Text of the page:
The history of the Endangered Species Act (ESA) is muddled. Though passed with the greatest of intentions to save jeopardized plant and animal species in 1973, surprisingly few species have actually been recovered. Instead of serving as a catalyzing force towards the promotion of environmental stewardship, the ESA has become nothing short of a roadblock to achieving its original goals while simultaneously engendering great animosity among water users and landowners in the western United States.
There are currently 1,392 plant and animal species listed as “endangered” or “threatened.” According to the U.S. Fish and Wildlife Service (FWS), the government agency responsible for enforcing the ESA, 26 species have been removed from the list as “recovered.” However, that list includes three recovered species of kangaroo in Australia. There is much room for improvement.
Yet there have been some important success stories. No state serves as a better example of effectively recovering species than Colorado. Instead of pitting the needs of species against the needs of people, Colorado has pursued solutions for recovering species that keep farmers irrigating and have little adverse effect on landowners’ property.
In the late 1990s, faced with the likelihood the FWS would list the lynx as endangered in Colorado (the lynx had not been seen in Colorado since the 1930s), thenGovernor Bill Owens directed Colorado’s Division of Wildlife (DOW) to begin a bold reintroduction program. The DOW captured lynx in Alaska and Canada and released them into the remote San Juan Mountains in southwest Colorado. From 1999 to 2006, the DOW released 218 lynx while monitoring them with radio and satellite-tracked collars. Since that time, there have been multiple generations of lynx born, and the reproduction rate has outpaced mortality.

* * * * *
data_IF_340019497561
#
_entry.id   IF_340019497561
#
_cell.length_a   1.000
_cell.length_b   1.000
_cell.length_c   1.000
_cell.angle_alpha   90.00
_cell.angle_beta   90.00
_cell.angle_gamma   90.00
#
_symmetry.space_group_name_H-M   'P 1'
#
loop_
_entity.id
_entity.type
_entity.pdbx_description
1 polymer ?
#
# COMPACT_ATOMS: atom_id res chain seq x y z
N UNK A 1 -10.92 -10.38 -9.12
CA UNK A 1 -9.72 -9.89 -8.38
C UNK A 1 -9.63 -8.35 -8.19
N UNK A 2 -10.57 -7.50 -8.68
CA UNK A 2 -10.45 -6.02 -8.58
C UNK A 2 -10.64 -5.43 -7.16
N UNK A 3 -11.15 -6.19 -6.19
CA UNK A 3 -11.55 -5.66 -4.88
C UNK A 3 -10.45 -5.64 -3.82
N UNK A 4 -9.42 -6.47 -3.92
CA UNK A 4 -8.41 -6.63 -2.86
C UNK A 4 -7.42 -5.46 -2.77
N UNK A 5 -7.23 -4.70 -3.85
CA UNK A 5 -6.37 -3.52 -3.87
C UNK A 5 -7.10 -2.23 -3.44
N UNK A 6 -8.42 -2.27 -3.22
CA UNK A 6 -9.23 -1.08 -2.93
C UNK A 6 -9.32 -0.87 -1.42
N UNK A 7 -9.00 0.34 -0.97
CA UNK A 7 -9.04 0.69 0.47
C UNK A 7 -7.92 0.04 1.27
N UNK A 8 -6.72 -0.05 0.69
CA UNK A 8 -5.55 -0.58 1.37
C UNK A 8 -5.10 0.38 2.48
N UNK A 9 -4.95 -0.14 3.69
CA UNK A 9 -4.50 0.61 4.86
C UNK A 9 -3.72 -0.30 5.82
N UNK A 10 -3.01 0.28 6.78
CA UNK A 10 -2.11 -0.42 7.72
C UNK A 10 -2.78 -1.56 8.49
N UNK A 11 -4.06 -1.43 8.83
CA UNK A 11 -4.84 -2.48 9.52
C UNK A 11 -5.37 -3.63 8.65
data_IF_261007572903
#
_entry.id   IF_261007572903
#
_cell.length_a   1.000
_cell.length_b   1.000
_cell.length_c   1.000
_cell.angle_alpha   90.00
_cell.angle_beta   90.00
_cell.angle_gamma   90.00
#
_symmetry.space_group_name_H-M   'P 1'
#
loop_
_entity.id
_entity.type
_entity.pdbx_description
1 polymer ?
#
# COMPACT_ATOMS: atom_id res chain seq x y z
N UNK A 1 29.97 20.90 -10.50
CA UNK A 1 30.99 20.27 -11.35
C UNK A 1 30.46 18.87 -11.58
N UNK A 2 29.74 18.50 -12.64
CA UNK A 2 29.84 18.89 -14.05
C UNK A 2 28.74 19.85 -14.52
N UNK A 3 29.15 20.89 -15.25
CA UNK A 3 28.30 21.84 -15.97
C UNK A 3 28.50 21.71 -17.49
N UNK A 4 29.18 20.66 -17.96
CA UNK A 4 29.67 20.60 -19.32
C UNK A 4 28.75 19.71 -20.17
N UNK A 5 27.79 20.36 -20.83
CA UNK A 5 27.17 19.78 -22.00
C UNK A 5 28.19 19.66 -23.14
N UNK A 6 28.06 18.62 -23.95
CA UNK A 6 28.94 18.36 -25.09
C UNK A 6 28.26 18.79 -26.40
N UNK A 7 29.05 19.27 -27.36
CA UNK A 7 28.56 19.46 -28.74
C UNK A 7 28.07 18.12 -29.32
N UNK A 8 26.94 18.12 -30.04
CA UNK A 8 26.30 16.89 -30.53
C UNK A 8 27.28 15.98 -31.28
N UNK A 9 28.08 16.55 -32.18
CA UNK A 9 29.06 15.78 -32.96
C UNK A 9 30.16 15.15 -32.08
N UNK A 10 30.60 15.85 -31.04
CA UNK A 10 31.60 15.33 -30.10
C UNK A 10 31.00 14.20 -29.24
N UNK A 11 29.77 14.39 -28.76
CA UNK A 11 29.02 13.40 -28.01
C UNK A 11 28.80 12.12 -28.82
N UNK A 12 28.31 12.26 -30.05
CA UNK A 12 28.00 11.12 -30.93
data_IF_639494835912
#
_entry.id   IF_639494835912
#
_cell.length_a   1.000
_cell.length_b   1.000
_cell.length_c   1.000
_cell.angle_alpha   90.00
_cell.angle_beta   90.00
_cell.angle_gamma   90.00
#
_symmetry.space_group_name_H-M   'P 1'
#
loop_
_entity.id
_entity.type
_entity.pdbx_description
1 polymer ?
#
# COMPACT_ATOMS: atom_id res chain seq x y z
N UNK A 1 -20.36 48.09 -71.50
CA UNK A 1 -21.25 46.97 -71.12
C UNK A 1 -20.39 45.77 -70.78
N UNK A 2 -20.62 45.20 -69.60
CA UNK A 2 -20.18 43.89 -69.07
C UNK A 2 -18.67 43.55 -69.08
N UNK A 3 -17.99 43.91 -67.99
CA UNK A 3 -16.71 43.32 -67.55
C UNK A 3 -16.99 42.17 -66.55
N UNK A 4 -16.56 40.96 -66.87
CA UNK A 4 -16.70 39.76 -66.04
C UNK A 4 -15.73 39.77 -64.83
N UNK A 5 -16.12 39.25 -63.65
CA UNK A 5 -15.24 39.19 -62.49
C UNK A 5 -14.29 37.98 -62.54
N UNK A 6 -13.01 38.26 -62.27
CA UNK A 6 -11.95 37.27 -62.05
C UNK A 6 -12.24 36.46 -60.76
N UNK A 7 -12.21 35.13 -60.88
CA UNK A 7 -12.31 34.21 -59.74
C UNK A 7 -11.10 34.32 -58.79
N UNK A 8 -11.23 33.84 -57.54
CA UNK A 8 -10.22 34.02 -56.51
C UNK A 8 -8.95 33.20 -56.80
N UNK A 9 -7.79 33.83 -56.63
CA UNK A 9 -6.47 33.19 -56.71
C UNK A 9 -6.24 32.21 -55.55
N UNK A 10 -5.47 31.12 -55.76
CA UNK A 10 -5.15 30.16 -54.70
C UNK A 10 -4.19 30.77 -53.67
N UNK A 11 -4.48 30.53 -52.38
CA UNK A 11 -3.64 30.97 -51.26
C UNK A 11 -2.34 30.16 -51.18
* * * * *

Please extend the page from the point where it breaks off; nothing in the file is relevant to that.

The Upper Colorado Endangered Fish Recovery Program and the San Juan River Basin Recovery Implementation Program are additional examples of strong Colorado initiatives. Tom Pitts discusses both in this issue. In 2004, I participated in an educational tour of Colorado’s lynx and fish recovery programs. What I remember from that trip is that both programs worked with the water users and property owners. No one lost the ability to irrigate or the use of their property. Instead, the programs provided protection to the irrigators and landowners from potential “takings” violations of the ESA and the threat of litigation from third parties. Such success is possible when the needs of people are prominently included in species recovery solutions.
This issue of Irrigation Leader focuses on the ESA, where and how irrigators have been able to find solutions and also, as is the current situation for the Guadalupe Blanco River Authority, how the ESA can be misused and unnecessarily put water rights at risk. Cooperative solutions that respect state water law, water and property rights are possible among water users, landowners, governmental entities, and environmental groups and are necessary for our nation to develop a truly successful endangered species recovery program. Anything short of a cooperative approach only serves to further diminish the original goals of this landmark 1973 legislation.
Kris Polly is editor-in-chief of Irrigation Leader magazine and president of Water Strategies LLC, a government relations firm he began in February 2009 for the purpose of representing and guiding water, power, and agricultural entities in their dealings with Congress, the Bureau of Reclamation, and other federal government agencies. He may be contacted at Kris.Polly@waterstrategies.com.